He has so mushroom to grow

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Ashley Hill, who has lived in Eureka Springs since he was about four years old, has always loved growing and working with plants. About ten years ago, he was visiting a friend in an off-the-grid house who invited him to visit a small structure made out of straw bales being used to grow oyster mushrooms.

“That was one of the triggers,” Ashley said. “I decided I would really like to do that. At that point in my life, I wanted to create some kind of business. I had property at the Kings River for quite awhile and decided to move out here in 2016 and start a business. I had moved into a school bus, and there was no power or water on the property. I built a bathhouse and put in a septic tank to get power out here. I got power and tapped into a neighbor’s well. Then I had Chris Epley build a 15 ft. x 30 ft. mushroom building.”

That was the start of his Ozark Mountain Nibbly Organic Mushrooms (OMNON). While mushroom growing can be easy with the right conditions, Ashley found it also came with challenges. He lost some crops to insects and mold.

“It was a huge learning curve,” Ashley said. “I started off by reading some mushroom books. They had a lot of general information, but not much about the actual growing part. There wasn’t a lot of good information online at the time.”

He started out with the oyster mushrooms because those are some of the most productive and easiest to grow. They can be grown on a lot of things including straw, sawdust, coffee grounds, etc. He used straw because it could be pasteurized.

Through trial and error, he became more skilled at growing a number of different types of mushrooms. He recently expanded the size of his growing facilities and changed to a totally different process.

“I wanted to grow more mushrooms,” Ashley said. “To do that, we had to have a lab, a clean room, and more space. Pretty much all mushrooms we grow – Lion’s mane, hen of the woods, beech mushroom, chestnut mushroom, reishi and king oysters – like growing on wood. All require sawdust or wood substrate. We are now doing half wood and half soy hulls that provide extra nutrition. With this particular substrate, we have to sterilize it, so the work has to be done inside. It’s a lot cleaner, way less chance of contamination. And I’m finding it is higher yielding than the straw.”

He was able to produce about 70 pounds of oyster mushroom per week in his first building. He recently constructed another building, 16 ft. x 32 ft., moved the spawning room in that building, and added an autoclave room to sterilize substrate and spawn. Now he can produce 300 to 600 pounds a week of different mushrooms. In addition to selling mushrooms at the Eureka Springs Farmers’ Market on Thursdays, Ashley also sells to restaurants and grocery stories.

“Everyone I sell to, the chefs especially, seem to love the mushrooms,” Ashley said. “Chefs have a lot of interest in certain types of mushrooms. People are super happy they are able to get local, fresh, organically grown mushrooms. I haven’t had a bad response ever. It has all been positive. There are a lot of people waiting for certain mushrooms, so that’s exciting. Pretty much every mushroom I grow has a home. There is no wait to sell them.”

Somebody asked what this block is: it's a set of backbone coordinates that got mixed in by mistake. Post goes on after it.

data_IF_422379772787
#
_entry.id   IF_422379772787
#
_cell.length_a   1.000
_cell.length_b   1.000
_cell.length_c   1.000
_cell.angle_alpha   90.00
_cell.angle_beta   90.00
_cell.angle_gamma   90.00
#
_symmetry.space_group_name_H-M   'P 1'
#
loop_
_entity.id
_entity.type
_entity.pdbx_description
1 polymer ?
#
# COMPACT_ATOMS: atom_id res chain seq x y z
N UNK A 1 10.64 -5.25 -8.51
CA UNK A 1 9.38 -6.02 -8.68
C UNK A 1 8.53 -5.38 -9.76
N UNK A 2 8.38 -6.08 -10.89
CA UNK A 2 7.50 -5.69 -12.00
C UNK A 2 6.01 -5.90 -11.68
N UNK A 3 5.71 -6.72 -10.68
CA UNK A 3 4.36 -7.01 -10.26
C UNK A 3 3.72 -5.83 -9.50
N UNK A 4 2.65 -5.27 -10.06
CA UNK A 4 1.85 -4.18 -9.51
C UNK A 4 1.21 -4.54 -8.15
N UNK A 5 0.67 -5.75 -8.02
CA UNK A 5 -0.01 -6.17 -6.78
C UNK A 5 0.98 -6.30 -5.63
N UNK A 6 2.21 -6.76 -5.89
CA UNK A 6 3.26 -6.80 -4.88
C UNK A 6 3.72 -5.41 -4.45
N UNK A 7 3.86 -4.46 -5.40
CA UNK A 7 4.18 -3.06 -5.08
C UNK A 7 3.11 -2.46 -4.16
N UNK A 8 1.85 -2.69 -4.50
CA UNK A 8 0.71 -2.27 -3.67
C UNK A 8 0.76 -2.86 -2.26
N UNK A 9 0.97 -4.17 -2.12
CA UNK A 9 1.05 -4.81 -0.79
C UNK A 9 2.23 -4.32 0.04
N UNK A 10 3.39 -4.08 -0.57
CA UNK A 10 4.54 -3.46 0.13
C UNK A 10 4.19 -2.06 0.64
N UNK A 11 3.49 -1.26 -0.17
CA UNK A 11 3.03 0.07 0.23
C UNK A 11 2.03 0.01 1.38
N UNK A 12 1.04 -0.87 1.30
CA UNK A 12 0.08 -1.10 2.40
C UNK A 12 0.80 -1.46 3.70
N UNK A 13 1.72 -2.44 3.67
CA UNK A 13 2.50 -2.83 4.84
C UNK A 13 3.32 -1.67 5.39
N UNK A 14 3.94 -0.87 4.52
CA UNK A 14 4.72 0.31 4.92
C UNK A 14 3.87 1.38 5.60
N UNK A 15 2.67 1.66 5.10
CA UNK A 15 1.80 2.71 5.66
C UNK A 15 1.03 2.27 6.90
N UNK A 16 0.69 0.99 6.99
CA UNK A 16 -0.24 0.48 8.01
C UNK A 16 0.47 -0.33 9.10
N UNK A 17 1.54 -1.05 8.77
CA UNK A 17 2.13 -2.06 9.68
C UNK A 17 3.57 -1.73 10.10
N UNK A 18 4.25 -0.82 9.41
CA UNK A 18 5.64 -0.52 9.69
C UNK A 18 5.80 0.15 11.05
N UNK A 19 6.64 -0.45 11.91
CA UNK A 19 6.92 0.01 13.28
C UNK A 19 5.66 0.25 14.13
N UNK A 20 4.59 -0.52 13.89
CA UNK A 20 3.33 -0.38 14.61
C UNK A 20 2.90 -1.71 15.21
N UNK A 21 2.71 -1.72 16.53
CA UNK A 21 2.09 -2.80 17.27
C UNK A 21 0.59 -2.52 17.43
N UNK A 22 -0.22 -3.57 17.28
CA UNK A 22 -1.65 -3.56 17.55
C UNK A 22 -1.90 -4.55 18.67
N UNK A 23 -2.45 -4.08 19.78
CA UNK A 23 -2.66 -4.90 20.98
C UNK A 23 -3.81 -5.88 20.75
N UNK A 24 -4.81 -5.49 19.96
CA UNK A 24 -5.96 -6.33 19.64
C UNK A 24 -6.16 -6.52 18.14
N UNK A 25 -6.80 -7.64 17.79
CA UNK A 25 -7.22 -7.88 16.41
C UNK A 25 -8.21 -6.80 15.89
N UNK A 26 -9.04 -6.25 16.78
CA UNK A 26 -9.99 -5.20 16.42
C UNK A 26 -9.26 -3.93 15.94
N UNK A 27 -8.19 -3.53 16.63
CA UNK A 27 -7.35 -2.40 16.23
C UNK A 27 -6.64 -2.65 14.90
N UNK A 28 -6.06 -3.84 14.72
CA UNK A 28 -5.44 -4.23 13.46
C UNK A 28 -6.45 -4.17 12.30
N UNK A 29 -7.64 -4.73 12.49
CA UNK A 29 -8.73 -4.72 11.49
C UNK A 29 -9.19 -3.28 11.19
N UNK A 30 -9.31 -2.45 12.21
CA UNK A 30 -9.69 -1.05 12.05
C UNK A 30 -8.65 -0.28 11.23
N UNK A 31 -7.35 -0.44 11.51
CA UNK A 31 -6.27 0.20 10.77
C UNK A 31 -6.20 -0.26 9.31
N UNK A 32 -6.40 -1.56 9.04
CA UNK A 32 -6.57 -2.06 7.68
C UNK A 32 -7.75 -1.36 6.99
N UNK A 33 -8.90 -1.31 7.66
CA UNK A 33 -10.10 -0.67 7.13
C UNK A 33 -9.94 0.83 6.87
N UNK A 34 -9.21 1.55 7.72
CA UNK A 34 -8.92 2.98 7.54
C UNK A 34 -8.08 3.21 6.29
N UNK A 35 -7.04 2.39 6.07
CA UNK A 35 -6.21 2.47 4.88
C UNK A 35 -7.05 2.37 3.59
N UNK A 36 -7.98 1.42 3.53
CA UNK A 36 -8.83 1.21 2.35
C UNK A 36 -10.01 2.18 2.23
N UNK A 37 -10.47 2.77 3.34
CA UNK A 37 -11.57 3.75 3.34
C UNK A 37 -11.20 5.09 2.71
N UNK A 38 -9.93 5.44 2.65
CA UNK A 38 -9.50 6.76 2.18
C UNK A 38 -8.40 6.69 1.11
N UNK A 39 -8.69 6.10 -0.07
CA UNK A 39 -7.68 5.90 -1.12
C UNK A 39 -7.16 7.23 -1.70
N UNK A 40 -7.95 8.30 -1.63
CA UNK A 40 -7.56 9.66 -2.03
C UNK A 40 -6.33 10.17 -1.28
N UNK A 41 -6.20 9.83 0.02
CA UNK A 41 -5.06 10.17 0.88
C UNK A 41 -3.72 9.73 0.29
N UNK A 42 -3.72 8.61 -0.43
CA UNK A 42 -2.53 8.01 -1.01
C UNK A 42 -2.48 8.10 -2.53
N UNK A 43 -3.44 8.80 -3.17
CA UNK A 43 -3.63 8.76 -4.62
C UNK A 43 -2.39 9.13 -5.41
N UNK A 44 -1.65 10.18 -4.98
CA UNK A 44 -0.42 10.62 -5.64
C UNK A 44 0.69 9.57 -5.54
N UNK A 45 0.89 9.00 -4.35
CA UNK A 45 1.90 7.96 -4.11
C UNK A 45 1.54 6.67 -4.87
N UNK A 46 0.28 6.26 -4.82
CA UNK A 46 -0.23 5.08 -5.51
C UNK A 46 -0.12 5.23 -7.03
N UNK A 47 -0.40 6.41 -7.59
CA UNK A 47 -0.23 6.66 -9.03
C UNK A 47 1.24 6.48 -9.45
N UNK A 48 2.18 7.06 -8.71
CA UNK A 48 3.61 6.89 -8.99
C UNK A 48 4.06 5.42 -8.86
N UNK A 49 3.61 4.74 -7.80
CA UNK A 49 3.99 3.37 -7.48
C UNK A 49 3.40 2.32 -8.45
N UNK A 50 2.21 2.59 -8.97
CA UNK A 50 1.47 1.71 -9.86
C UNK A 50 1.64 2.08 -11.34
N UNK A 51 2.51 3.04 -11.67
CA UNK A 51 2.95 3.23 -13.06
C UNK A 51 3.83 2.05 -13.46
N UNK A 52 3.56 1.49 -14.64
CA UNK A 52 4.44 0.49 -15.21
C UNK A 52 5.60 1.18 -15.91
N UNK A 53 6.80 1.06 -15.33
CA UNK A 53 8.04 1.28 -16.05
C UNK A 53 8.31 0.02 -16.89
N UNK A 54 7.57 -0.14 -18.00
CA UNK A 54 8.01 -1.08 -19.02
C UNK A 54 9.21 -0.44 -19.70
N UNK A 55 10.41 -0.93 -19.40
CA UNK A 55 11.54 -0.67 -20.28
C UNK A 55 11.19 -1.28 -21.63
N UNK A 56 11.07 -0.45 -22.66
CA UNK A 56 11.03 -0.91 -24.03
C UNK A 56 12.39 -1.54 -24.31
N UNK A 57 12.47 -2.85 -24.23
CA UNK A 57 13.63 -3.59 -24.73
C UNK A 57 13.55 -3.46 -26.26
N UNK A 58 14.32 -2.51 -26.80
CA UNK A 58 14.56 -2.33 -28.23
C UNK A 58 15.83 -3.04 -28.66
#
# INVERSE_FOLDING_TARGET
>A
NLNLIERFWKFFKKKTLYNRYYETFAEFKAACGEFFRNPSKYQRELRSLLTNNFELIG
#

He has a sign at his farmers’ market booth touting the health benefits of oyster mushrooms. Ashley thinks a lot of customers don’t know about the health benefits and are just buying them because they are delicious. Some find them a good substitute for meat.

“All mushrooms are high in protein and highly nutritious,” Ashley said. “Oyster mushrooms have lots of B vitamins, iron, zinc and phosphorus. They are low in cholesterol, and anti-carcinogenic. Lion’s mane is one of the more medicinal mushrooms, and renowned for its ability to help memory. They are good for any kind of neurological disorder. They help with anxiety if you eat them over a period of time. There is research that lion’s mane mushroom helps regrow neurological pathways for people with Alzheimer’s. The flavor and texture are also really good.”

While Eureka’s tourism-based economy slows down in the winter, it is actually a great time for mushrooms.

“We grow indoors, so we can grow year-‘round,” Ashley said. “All the mushrooms I’m growing are cold weather mushrooms. They grow well around 50-60 degrees, so I use hardly any heat. In the winter, they grow slower but are thicker, nicer and juicier.”

He also said that mushrooms can be produced with far less land and water than required by animals. There is also no livestock waste that can damage local waterways.

“Mushrooms are way better for the environment, and many of them like the king oyster mushroom taste really meaty,” Ashley said.

In addition to the edible mushrooms, Ashley also sells mushroom-themed art such as refrigerator magnets and jewelry. And, for customers who want to get in on the fun, he is currently selling oyster mushrooms that you can easily grow yourself.

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